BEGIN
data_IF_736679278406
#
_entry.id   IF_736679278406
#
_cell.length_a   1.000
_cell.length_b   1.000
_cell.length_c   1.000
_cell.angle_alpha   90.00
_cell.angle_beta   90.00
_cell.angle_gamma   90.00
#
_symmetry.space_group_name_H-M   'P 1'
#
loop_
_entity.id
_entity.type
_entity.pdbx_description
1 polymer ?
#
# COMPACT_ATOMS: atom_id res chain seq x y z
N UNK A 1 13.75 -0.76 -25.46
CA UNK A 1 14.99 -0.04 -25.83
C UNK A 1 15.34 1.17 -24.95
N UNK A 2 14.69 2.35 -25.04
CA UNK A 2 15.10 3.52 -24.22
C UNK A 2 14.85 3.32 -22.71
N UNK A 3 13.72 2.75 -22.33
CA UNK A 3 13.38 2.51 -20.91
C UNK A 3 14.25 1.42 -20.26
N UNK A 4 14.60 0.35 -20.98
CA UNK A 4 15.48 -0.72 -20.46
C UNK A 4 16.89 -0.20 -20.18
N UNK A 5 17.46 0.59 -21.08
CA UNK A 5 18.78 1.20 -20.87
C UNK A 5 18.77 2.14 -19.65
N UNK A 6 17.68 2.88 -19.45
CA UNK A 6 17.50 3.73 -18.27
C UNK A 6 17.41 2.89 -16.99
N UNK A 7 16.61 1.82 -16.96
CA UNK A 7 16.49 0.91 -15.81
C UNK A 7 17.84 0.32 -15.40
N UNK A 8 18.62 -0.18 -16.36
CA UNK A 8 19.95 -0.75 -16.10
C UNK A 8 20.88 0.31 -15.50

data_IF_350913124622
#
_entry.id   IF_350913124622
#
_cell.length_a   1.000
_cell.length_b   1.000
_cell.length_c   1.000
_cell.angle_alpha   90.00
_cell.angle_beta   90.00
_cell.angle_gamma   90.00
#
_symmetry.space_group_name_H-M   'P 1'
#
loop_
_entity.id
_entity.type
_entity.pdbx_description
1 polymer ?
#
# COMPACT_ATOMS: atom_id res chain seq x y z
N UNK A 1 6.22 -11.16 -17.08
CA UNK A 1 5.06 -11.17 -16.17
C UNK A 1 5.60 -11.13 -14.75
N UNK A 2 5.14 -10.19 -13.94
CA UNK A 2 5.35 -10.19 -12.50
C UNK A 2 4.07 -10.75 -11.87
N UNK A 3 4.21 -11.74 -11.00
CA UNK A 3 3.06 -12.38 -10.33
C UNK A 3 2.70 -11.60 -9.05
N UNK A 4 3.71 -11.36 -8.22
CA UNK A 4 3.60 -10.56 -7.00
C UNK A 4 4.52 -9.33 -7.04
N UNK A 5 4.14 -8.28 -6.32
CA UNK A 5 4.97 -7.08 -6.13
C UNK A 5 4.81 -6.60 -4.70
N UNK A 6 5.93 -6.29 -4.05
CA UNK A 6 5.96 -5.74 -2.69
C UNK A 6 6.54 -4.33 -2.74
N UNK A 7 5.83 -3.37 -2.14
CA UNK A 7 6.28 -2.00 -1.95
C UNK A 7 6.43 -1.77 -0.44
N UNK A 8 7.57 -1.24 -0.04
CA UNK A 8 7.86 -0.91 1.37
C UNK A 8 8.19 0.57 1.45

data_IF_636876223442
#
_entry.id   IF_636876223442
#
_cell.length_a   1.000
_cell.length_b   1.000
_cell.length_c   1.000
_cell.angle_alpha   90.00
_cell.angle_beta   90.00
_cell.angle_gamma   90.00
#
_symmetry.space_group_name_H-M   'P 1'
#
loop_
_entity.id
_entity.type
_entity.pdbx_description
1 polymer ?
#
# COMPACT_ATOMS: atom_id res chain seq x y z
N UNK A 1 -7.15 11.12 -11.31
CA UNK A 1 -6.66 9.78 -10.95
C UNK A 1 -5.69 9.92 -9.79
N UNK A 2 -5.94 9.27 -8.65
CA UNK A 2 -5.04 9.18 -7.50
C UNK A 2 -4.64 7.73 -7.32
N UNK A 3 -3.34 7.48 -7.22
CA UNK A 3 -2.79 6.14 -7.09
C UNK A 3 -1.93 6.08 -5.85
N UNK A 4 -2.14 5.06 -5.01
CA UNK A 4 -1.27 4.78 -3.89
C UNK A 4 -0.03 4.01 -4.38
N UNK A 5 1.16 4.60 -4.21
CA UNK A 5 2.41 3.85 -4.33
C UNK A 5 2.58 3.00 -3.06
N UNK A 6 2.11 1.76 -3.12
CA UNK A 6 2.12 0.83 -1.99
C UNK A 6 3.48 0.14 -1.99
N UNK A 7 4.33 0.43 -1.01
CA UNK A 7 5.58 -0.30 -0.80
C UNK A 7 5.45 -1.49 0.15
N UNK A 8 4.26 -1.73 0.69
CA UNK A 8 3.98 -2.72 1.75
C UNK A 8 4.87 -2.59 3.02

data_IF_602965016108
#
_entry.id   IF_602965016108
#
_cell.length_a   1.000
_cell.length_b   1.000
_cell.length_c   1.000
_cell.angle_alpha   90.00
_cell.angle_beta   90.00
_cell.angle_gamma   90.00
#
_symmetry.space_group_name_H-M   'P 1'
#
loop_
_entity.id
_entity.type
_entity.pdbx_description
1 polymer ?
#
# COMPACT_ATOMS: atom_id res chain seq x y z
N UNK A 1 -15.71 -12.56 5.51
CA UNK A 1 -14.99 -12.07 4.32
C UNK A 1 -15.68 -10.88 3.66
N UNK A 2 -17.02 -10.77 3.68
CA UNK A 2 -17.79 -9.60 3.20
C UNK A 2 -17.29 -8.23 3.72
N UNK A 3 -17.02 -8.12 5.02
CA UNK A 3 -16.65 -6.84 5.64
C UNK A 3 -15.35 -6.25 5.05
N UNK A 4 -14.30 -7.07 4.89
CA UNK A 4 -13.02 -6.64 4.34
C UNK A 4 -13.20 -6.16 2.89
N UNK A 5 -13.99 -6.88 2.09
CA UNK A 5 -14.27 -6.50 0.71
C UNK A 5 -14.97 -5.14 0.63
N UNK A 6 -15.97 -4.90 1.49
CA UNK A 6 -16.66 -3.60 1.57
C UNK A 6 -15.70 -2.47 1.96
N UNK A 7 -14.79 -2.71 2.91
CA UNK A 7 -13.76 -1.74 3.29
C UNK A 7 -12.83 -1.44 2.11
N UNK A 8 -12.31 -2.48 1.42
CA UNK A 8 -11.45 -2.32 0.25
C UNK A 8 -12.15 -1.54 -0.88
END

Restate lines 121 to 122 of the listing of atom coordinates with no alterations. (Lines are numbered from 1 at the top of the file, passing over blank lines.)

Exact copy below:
N UNK A 5 1.16 4.60 -4.21
CA UNK A 5 2.41 3.85 -4.33